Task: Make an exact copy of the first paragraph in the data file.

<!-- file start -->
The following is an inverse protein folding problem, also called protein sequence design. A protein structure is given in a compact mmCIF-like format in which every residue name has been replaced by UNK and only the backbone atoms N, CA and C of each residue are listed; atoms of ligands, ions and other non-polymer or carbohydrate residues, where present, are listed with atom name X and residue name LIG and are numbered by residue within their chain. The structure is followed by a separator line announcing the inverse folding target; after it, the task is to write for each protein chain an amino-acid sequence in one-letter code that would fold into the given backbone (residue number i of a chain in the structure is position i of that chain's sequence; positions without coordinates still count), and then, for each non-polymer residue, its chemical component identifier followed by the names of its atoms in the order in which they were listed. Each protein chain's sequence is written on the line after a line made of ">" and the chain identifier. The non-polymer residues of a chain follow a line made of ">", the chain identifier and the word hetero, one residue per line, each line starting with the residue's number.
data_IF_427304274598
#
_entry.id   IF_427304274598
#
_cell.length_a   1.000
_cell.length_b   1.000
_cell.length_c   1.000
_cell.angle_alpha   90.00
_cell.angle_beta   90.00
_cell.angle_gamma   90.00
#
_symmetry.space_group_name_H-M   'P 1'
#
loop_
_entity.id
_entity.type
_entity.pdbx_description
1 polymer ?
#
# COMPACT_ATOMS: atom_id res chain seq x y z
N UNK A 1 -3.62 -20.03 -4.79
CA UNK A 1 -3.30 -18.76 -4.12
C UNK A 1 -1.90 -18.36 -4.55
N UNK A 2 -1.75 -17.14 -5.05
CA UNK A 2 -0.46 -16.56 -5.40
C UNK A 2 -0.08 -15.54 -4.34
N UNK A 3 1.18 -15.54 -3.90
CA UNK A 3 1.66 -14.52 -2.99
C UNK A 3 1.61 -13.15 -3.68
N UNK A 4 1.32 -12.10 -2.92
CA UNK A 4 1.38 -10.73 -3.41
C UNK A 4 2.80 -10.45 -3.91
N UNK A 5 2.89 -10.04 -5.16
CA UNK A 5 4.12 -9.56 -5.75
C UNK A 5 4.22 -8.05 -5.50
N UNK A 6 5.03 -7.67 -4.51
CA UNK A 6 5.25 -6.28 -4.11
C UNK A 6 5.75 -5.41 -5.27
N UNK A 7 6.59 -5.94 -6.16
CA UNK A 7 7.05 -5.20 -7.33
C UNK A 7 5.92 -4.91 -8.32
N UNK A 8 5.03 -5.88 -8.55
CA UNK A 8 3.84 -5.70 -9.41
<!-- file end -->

The following is an inverse protein folding problem, also called protein sequence design. A protein structure is given in a compact mmCIF-like format in which every residue name has been replaced by UNK and only the backbone atoms N, CA and C of each residue are listed; atoms of ligands, ions and other non-polymer or carbohydrate residues, where present, are listed with atom name X and residue name LIG and are numbered by residue within their chain. The structure is followed by a separator line announcing the inverse folding target; after it, the task is to write for each protein chain an amino-acid sequence in one-letter code that would fold into the given backbone (residue number i of a chain in the structure is position i of that chain's sequence; positions without coordinates still count), and then, for each non-polymer residue, its chemical component identifier followed by the names of its atoms in the order in which they were listed. Each protein chain's sequence is written on the line after a line made of ">" and the chain identifier. The non-polymer residues of a chain follow a line made of ">", the chain identifier and the word hetero, one residue per line, each line starting with the residue's number.